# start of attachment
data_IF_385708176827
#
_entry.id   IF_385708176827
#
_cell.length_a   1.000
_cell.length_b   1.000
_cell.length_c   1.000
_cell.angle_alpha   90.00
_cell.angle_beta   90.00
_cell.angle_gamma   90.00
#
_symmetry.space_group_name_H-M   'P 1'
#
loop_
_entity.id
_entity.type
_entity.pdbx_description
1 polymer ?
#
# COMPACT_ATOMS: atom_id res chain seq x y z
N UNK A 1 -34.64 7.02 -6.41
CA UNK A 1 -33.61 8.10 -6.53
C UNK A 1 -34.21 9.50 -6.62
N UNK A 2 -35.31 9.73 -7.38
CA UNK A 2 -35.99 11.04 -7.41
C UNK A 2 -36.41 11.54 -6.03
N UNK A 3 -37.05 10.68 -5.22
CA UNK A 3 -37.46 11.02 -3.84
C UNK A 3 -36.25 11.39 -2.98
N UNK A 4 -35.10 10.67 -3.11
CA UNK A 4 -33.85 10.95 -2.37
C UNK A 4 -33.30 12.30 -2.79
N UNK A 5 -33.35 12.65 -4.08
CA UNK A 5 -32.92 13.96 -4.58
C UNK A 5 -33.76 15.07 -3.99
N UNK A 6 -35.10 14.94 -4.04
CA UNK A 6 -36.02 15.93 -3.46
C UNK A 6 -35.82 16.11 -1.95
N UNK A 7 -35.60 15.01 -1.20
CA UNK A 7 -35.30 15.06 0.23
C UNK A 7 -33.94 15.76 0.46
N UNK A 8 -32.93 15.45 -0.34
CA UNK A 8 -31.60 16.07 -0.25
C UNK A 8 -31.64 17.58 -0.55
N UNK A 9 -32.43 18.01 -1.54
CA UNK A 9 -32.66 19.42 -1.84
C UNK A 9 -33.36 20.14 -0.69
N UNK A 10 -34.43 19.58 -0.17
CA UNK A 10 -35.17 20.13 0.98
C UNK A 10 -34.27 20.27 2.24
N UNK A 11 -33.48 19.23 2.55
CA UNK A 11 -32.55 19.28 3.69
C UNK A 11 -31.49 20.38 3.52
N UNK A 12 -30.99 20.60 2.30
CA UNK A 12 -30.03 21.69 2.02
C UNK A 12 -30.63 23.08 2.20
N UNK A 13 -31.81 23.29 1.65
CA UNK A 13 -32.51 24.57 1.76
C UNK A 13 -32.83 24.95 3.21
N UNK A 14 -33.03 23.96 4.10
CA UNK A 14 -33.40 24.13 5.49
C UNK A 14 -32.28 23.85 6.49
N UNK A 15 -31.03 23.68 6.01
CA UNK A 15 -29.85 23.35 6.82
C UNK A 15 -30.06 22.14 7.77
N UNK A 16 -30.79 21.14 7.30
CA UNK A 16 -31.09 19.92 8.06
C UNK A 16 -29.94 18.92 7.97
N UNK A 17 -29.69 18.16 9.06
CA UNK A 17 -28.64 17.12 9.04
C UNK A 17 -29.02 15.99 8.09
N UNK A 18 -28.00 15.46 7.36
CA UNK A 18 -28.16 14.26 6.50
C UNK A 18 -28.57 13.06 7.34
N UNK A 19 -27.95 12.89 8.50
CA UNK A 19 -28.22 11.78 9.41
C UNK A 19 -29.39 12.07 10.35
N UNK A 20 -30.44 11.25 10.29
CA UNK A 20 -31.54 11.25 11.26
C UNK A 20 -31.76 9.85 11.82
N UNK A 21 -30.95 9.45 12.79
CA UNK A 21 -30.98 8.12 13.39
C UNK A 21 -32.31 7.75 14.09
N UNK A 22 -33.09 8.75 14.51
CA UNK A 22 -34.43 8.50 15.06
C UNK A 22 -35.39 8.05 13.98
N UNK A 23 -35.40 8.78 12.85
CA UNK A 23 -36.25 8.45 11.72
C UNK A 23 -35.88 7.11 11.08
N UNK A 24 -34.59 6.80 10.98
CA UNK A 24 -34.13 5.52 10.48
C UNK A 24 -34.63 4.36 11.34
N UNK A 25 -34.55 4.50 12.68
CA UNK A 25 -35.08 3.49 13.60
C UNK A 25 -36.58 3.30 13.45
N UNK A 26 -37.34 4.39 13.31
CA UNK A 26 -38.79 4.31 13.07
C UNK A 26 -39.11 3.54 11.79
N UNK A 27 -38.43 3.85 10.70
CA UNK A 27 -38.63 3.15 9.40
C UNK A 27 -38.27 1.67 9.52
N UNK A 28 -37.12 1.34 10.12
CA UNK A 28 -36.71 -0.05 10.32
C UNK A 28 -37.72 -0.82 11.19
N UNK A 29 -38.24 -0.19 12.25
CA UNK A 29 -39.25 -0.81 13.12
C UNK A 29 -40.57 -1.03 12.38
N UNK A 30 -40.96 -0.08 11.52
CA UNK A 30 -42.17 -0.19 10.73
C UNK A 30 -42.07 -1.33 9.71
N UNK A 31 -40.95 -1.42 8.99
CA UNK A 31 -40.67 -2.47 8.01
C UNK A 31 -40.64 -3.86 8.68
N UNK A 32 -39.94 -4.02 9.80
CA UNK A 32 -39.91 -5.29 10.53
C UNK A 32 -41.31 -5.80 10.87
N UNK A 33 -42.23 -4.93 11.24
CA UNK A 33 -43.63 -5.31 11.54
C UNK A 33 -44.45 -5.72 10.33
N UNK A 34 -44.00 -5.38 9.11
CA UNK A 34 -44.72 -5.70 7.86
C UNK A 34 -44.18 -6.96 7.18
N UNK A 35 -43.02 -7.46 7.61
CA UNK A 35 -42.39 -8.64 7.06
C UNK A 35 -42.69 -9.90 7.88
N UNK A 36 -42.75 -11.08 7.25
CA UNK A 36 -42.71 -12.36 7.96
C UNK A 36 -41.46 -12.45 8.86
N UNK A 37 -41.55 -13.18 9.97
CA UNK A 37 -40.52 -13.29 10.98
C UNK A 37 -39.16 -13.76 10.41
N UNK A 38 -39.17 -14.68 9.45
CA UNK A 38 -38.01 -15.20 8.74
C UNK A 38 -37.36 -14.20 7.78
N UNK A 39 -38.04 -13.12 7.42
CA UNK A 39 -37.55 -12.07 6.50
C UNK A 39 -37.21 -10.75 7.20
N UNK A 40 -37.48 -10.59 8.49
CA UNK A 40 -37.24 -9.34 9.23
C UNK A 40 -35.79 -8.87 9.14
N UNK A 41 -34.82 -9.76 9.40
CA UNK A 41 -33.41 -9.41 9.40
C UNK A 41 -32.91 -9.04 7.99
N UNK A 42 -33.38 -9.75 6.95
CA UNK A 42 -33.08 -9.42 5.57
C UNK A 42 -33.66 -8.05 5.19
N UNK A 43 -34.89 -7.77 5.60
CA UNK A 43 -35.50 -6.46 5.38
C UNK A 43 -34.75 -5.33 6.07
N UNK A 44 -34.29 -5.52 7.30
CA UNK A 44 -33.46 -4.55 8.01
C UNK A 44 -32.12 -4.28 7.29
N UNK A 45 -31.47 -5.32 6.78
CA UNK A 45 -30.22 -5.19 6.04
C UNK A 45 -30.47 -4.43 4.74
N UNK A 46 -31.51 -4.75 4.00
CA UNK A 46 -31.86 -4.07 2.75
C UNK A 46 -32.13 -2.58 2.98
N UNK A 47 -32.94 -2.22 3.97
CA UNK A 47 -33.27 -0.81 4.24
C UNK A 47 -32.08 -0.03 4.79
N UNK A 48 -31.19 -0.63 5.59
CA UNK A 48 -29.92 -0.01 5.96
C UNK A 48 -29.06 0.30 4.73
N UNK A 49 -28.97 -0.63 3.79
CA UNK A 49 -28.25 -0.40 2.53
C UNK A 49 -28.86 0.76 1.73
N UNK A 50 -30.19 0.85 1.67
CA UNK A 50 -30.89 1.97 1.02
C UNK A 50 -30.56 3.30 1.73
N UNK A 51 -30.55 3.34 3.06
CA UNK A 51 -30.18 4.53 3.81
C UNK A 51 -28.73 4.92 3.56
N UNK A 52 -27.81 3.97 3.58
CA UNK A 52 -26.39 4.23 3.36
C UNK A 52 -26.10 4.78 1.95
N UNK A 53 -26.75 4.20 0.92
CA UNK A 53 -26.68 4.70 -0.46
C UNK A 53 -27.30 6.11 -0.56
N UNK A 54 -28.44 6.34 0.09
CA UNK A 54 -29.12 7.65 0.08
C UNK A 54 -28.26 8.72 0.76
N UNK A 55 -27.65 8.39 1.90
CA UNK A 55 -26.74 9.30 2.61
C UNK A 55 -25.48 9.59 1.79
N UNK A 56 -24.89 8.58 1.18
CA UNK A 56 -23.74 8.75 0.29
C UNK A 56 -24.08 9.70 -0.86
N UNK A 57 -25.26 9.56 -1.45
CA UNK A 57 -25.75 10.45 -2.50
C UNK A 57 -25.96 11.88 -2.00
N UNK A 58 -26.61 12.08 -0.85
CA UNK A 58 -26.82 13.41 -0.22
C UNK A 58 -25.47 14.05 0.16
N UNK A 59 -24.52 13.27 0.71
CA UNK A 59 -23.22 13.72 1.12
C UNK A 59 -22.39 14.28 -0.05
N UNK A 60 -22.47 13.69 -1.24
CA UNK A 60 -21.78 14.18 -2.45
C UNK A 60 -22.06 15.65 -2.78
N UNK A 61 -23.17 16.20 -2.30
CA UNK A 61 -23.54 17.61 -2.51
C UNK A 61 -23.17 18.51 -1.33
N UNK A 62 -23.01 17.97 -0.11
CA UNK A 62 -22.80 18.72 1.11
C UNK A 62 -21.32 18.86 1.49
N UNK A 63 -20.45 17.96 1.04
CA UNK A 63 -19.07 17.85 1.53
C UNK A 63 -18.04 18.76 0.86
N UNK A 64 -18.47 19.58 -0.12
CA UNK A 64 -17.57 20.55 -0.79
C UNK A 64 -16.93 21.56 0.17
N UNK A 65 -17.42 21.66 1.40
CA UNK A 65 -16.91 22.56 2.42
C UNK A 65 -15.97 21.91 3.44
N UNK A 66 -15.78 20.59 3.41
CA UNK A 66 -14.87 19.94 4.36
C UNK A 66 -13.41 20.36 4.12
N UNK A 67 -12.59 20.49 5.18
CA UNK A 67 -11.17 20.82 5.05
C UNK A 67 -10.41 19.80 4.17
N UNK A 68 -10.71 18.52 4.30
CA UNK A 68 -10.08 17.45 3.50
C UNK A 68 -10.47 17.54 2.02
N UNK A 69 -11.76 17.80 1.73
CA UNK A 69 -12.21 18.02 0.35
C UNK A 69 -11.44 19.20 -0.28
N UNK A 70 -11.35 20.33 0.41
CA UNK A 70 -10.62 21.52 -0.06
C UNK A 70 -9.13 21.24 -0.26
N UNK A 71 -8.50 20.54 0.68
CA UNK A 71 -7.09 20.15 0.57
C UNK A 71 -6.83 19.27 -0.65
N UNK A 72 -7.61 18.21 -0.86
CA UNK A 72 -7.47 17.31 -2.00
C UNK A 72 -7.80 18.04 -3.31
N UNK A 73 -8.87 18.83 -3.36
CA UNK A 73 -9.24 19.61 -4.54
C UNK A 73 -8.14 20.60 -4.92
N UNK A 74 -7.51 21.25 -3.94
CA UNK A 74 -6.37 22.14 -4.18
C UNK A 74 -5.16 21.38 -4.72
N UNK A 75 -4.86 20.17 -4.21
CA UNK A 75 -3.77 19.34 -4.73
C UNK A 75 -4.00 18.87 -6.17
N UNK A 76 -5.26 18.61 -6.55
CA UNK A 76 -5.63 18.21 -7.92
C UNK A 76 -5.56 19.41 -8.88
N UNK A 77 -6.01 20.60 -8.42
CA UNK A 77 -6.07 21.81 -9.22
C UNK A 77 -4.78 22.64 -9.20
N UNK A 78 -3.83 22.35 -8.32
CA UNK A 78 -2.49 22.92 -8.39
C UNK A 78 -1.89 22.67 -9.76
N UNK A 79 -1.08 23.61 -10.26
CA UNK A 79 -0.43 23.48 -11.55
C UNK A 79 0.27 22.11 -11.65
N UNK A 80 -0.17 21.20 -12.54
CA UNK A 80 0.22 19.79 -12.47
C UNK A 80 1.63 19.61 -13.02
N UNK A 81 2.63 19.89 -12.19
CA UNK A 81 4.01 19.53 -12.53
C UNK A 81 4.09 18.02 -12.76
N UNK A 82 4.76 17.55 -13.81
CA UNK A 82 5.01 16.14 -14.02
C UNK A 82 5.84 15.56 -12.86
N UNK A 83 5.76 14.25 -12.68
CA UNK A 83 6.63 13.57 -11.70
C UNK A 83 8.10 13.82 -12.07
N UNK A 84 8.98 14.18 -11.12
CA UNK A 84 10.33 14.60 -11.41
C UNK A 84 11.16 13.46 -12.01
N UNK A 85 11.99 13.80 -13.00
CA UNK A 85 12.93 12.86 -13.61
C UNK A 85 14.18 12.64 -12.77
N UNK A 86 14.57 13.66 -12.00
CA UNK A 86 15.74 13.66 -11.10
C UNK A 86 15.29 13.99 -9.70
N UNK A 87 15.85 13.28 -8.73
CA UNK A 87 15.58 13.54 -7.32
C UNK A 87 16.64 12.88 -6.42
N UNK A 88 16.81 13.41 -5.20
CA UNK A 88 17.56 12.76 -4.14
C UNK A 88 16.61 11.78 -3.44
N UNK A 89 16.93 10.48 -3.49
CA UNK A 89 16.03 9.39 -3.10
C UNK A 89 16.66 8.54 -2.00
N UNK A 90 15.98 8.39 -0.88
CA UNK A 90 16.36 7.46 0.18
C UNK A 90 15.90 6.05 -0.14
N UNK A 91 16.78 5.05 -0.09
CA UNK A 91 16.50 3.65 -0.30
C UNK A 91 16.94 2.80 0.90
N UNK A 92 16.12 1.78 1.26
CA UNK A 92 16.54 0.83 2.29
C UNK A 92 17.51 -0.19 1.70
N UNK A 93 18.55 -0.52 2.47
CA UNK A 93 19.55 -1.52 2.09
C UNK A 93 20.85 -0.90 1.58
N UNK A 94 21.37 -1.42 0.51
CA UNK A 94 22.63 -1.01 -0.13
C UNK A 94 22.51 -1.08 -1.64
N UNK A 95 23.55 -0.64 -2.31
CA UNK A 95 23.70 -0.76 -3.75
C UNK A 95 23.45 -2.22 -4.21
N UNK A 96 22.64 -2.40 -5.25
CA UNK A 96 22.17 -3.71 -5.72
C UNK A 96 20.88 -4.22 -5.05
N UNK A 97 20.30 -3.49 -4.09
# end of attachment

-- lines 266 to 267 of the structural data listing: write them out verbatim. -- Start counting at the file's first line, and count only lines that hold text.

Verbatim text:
C UNK A 82 5.84 15.56 -12.86
N UNK A 83 5.76 14.25 -12.68